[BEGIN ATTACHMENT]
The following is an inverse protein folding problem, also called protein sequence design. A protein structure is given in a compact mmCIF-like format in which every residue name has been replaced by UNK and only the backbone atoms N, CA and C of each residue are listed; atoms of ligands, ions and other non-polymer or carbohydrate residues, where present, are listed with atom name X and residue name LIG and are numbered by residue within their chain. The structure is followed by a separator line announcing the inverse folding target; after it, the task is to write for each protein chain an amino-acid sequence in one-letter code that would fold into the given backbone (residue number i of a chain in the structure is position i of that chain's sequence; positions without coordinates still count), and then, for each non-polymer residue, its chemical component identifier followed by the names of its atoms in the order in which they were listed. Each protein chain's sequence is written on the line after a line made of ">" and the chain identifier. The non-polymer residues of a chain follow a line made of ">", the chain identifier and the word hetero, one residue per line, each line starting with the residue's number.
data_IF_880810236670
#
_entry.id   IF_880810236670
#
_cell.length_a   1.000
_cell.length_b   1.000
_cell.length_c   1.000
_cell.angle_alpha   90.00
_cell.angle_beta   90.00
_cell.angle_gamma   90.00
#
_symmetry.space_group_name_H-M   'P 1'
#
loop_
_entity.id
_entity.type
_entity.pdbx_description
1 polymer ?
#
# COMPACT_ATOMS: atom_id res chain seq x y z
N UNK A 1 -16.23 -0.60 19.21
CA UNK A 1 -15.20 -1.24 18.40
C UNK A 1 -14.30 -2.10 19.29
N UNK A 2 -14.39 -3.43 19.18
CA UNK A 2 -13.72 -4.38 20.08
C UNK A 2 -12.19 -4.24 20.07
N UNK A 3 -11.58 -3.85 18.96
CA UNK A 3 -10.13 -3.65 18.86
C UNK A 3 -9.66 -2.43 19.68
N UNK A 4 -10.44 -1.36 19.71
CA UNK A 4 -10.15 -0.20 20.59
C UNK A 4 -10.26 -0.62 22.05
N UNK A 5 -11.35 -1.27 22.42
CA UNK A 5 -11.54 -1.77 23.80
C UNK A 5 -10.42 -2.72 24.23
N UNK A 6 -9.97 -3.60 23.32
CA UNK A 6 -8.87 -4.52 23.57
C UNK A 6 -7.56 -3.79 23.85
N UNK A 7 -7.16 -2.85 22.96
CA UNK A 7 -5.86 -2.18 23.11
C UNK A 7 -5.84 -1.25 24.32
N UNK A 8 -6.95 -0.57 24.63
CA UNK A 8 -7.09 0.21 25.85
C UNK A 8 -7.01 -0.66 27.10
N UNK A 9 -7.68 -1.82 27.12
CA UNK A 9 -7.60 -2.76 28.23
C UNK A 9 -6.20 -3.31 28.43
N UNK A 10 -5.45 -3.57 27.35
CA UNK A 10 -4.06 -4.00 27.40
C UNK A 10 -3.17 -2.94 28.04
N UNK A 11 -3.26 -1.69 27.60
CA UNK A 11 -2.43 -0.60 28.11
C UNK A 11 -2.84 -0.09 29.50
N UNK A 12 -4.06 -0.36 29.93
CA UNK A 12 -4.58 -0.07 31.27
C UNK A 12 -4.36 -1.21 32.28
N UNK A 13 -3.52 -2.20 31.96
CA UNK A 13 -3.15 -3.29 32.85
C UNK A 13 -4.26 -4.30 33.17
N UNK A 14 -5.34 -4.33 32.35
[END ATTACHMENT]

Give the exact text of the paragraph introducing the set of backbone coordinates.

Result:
The following is an inverse protein folding problem, also called protein sequence design. A protein structure is given in a compact mmCIF-like format in which every residue name has been replaced by UNK and only the backbone atoms N, CA and C of each residue are listed; atoms of ligands, ions and other non-polymer or carbohydrate residues, where present, are listed with atom name X and residue name LIG and are numbered by residue within their chain. The structure is followed by a separator line announcing the inverse folding target; after it, the task is to write for each protein chain an amino-acid sequence in one-letter code that would fold into the given backbone (residue number i of a chain in the structure is position i of that chain's sequence; positions without coordinates still count), and then, for each non-polymer residue, its chemical component identifier followed by the names of its atoms in the order in which they were listed. Each protein chain's sequence is written on the line after a line made of ">" and the chain identifier. The non-polymer residues of a chain follow a line made of ">", the chain identifier and the word hetero, one residue per line, each line starting with the residue's number.